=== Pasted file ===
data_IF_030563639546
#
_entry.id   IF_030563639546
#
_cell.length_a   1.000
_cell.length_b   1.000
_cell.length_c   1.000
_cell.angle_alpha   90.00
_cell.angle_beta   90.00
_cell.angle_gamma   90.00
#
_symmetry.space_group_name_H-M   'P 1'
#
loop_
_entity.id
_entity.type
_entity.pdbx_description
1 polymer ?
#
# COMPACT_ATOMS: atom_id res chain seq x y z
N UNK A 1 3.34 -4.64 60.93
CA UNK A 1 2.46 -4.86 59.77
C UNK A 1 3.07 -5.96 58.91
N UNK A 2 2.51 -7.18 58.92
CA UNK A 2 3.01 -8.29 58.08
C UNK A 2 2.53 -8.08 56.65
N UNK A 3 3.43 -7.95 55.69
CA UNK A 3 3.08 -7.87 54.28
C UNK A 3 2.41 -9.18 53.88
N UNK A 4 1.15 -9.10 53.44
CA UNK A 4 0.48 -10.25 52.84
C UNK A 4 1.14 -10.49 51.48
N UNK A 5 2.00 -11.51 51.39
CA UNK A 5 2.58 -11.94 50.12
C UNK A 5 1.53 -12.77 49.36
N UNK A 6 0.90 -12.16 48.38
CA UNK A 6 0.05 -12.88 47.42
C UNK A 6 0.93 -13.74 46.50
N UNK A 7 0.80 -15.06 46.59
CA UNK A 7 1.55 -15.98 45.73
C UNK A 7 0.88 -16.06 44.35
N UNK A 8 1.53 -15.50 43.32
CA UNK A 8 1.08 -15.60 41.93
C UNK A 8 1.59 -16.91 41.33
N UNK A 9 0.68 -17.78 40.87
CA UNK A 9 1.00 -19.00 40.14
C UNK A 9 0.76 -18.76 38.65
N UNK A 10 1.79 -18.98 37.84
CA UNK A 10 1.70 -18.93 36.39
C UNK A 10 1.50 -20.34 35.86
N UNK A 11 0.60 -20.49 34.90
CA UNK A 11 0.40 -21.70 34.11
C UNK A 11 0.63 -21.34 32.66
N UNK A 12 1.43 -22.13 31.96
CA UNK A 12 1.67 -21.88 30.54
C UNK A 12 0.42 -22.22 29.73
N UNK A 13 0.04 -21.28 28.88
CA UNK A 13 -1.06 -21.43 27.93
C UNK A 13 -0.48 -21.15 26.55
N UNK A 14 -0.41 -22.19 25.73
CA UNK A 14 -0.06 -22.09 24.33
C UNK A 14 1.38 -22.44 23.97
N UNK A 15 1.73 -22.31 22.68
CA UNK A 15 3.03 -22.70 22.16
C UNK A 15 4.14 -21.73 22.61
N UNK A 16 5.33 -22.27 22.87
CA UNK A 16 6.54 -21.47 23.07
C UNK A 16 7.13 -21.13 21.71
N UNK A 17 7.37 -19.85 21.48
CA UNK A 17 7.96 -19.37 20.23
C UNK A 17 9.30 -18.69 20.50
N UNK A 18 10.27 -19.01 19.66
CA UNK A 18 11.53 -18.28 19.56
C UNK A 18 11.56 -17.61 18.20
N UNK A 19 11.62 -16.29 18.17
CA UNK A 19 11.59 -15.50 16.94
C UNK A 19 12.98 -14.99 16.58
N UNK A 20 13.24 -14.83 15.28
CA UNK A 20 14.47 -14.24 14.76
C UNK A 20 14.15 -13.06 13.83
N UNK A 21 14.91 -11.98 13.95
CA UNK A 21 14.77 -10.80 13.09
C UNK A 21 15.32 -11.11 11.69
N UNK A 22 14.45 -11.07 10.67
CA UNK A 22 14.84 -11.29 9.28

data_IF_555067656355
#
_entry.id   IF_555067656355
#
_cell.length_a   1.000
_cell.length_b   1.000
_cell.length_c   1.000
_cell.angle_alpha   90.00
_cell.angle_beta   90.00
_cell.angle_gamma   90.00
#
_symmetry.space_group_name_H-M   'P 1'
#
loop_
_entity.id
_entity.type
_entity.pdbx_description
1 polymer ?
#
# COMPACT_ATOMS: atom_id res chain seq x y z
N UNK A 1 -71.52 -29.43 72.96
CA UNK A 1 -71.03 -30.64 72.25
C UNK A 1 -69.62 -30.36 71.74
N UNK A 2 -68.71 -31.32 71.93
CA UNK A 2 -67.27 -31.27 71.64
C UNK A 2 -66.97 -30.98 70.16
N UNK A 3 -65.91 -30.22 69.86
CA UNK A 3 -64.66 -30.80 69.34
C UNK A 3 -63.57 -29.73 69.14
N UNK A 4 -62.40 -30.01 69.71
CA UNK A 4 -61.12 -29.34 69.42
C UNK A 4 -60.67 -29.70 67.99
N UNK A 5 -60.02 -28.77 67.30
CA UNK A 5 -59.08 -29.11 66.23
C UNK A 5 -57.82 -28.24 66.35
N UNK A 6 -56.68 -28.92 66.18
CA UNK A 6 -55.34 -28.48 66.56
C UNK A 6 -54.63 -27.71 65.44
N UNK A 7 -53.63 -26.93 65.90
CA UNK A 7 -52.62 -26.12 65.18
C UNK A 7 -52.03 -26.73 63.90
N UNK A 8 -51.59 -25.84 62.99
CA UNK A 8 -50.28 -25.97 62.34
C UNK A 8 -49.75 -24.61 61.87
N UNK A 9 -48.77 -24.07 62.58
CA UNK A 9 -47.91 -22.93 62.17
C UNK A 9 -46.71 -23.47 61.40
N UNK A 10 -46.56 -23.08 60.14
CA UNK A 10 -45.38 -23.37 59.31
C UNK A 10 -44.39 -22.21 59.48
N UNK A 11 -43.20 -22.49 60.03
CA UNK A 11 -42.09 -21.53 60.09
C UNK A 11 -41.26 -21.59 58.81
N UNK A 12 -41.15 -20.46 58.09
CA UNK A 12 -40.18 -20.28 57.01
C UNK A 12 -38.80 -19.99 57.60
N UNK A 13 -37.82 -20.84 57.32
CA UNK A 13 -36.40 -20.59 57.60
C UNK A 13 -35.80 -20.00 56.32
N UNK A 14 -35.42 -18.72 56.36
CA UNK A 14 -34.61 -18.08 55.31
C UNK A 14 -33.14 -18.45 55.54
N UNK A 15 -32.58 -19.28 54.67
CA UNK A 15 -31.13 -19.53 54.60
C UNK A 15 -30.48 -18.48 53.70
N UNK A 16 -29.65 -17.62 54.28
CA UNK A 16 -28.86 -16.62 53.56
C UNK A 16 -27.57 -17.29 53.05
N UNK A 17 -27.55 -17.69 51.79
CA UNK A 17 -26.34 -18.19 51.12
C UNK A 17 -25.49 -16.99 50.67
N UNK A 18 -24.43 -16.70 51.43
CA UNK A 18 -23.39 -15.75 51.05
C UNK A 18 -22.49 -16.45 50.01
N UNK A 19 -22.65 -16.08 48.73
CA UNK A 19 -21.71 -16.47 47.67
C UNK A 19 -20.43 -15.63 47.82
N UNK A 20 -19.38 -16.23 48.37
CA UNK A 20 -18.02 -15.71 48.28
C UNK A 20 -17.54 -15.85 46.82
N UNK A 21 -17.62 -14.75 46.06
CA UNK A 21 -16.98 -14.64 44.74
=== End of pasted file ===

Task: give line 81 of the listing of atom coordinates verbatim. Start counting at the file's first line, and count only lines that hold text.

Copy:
N UNK A 21 14.91 -11.98 13.95